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Herbal Supplements for Attention Deficit Disorder

By Virginia Van Vynckt ; Updated August 14, 2017

Some people with attention deficit hyperactivity disorder (ADHD) take herbal supplements, alone or along with medications such as Ritalin, to treat the symptoms of inattentiveness, impulsivity and/or hyperactivity. Although some have reported good results using herbs, scientific evidence for the effectiveness of herbal ADHD remedies is scanty. Consult your doctor before taking herbal supplements and especially before giving them to your child. Some could cause stomach upset, react with medications or even be harmful.

Gingko Biloba

Gingko biloba, one of the more popular herbs used as an ADHD remedy, increases circulation to the brain, according to the American Botanical Council (ABC). Most research on gingko has focused on dementia, and on memory and cognitive functions in healthy adults. Herbal remedies for attention deficit hyperactivity disorder sometimes pair gingko with ginseng.


Ginseng--both the Asian and American varieties--might enhance mental functions when you’re under stress, reports the ABC. A study reported in the May 2001 issue of “Journal of Psychiatry and Neuroscience” showed that a supplement combining ginseng and Gingko biloba improved ADHD symptoms in 36 children, and the Canadian researchers encouraged further study.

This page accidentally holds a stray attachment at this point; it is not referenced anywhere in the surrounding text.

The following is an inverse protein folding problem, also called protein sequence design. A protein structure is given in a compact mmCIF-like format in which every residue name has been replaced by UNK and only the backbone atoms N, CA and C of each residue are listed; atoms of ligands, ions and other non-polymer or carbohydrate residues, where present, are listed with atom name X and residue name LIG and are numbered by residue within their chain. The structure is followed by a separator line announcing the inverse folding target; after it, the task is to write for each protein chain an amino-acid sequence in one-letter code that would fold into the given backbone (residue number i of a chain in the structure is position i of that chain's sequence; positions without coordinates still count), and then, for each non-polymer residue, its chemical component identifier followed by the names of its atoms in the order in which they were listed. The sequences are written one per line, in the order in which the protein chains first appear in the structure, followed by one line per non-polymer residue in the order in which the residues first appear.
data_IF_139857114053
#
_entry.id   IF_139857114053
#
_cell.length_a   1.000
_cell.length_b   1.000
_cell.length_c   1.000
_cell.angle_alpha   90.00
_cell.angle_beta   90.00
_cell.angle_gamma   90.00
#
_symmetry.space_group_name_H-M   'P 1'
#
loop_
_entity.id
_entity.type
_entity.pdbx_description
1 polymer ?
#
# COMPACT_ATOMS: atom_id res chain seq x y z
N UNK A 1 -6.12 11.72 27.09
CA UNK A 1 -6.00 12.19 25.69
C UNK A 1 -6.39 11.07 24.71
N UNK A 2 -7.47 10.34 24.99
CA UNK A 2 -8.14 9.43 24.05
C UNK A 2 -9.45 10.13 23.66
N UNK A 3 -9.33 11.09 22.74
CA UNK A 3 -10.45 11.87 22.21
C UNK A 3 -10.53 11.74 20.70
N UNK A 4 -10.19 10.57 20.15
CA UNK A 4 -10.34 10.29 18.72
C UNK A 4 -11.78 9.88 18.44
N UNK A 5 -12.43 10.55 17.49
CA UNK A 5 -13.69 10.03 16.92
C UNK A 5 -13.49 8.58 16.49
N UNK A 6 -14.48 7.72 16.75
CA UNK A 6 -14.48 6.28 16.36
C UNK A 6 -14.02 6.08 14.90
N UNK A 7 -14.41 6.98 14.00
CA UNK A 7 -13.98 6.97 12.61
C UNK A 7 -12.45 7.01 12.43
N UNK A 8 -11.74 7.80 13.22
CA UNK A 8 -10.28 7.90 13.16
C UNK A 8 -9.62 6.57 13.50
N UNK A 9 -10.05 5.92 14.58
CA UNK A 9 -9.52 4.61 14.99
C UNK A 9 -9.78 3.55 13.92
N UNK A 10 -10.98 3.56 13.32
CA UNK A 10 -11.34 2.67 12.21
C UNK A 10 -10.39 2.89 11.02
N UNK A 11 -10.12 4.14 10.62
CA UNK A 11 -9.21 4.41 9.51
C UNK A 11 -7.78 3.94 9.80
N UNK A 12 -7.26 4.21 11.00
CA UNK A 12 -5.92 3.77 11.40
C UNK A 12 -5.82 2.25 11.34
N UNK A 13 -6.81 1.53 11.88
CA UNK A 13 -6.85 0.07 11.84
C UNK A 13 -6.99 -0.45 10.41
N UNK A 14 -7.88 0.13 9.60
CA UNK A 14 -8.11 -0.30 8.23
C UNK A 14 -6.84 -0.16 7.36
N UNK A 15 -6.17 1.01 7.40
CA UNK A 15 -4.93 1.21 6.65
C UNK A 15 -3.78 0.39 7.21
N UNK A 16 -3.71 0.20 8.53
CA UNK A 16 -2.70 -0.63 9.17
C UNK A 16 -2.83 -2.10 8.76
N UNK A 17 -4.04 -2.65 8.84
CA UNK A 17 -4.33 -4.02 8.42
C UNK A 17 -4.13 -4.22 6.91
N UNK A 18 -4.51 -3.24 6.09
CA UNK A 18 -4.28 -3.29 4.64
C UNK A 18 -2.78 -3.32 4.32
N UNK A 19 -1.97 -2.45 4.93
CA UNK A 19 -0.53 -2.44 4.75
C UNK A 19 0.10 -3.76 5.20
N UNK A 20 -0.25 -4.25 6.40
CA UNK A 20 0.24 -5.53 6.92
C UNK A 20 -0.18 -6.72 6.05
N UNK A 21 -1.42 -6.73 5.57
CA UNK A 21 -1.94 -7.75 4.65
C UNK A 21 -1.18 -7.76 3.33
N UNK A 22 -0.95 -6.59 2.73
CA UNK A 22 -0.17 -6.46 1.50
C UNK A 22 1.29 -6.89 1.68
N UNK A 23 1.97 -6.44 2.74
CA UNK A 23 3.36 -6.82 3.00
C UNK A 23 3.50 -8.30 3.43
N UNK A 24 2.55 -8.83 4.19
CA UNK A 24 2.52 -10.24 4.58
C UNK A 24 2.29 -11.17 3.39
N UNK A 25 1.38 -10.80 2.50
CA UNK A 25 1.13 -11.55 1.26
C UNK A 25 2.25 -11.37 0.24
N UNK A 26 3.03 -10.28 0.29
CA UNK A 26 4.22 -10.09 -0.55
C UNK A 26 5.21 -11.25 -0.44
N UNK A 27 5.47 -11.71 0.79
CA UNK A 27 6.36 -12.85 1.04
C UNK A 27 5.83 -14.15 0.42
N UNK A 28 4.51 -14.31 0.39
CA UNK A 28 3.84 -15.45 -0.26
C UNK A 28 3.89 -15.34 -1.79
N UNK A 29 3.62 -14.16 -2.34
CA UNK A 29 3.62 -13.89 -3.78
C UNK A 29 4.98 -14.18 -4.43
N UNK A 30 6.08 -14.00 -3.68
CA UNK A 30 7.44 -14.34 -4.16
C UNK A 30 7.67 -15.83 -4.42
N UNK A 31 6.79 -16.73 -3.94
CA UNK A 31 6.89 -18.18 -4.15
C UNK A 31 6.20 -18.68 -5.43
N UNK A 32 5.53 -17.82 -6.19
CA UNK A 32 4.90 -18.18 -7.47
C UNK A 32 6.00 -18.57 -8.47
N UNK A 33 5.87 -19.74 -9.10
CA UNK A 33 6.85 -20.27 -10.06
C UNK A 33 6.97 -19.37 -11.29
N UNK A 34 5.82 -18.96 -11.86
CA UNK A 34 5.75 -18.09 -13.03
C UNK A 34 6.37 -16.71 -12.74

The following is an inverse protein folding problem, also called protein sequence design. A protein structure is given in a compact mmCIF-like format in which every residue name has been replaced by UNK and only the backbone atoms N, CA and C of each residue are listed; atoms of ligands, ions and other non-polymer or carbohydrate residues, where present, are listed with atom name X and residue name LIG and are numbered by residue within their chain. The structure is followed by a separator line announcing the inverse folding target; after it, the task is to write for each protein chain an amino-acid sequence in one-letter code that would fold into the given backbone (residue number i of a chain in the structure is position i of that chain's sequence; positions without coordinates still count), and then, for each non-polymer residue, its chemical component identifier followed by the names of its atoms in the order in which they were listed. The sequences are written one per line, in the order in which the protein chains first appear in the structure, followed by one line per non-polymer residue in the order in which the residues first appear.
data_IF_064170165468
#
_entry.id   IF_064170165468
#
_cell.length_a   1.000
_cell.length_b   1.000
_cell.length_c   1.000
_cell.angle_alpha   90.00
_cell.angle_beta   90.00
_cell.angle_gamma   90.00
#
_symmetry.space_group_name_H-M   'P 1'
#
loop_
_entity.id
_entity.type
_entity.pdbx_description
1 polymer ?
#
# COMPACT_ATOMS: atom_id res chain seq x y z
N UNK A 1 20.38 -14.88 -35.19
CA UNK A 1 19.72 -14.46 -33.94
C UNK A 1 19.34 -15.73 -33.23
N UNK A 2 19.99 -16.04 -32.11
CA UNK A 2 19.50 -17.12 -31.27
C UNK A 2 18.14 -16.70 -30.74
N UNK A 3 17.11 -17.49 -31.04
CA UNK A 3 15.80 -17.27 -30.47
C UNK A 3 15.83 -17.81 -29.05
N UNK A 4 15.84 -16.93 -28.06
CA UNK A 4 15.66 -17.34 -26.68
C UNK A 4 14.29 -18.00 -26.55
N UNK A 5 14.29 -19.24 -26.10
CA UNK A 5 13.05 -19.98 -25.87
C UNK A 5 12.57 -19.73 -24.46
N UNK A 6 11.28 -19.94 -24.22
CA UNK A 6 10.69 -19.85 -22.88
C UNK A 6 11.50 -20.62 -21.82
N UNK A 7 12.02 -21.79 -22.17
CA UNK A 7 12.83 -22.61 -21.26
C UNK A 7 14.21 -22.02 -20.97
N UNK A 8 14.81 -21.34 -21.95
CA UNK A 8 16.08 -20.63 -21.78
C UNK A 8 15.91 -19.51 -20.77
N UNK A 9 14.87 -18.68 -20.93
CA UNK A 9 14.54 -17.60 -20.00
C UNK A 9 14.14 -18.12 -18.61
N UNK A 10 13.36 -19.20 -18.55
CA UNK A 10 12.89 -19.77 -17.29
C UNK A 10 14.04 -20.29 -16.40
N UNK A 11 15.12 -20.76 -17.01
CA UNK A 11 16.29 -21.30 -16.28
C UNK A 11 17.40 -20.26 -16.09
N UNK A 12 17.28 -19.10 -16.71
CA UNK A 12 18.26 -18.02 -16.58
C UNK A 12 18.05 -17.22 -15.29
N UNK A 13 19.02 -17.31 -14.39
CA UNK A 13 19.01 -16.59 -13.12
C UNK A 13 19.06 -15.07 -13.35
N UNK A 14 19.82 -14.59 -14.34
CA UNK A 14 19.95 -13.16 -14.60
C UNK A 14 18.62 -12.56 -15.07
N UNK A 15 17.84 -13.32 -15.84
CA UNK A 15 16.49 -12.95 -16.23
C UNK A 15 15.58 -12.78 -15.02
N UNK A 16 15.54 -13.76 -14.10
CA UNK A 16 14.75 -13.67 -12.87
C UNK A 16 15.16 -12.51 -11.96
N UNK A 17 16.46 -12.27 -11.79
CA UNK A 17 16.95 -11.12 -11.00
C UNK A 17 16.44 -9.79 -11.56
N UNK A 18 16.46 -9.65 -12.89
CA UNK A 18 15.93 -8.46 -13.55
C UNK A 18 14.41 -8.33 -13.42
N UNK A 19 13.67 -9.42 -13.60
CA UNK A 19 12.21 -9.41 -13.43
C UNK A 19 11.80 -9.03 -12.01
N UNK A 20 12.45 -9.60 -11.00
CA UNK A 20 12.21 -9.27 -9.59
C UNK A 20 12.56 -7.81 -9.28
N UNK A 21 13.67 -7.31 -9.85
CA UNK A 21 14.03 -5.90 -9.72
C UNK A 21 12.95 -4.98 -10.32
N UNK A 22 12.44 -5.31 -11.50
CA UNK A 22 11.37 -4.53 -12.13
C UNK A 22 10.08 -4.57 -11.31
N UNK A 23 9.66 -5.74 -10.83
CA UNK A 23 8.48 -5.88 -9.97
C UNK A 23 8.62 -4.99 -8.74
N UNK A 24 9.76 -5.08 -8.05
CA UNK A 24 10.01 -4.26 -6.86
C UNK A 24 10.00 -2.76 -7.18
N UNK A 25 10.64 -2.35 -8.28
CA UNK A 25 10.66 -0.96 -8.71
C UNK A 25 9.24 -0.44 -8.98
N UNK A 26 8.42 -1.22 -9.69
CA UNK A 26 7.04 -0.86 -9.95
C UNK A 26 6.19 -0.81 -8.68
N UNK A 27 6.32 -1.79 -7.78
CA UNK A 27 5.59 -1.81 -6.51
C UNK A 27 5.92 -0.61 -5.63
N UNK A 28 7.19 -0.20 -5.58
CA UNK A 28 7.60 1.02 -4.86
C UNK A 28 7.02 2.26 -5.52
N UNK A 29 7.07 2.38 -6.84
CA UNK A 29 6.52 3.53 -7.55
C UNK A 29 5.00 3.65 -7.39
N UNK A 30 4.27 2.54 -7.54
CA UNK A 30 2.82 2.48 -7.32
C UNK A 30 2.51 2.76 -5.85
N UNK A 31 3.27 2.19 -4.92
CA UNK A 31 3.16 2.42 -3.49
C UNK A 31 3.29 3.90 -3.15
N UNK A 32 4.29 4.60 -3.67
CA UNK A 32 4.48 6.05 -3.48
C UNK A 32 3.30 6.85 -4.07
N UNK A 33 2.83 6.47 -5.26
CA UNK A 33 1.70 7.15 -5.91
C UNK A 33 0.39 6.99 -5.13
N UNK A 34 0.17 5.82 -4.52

St. John's Wort

A Bastyr University study of 54 children with ADHD reported in the June 2008 issue of the “Journal of the American Medical Association,” found that St. John’s Wort, often used to treat depression and other mental ailments, worked no better than a placebo at reducing inattentiveness and hyperactivity.


Traditionally used in the Ayurvedic medicine of India, Bacopa monnieri is growing more popular in Western countries, and some parents give it to children with ADHD. According to the ABC, preliminary studies show promise for Bacopa as a memory and learning aid. It has not been widely tested for ADHD.


Some research, including a Slovakian study of 56 children reported in the October 2009 issue of “Biomedecine & Pharmocotherapie,” has shown good results for Pycnogenol, an extract made from the bark of the French maritime pine tree. However, the evidence is mixed, according to the National Institutes of Health.

"Calming" Herbs

To ease hyperactivity or restlessness, you could try herbs that traditionally have been used to calm people. Calming herbs recommended for those with ADHD include Valerian, passionflower, lemon balm and chamomile, according to the University of Maryland Medical Center, but there's little scientific evidence to back the effectiveness.

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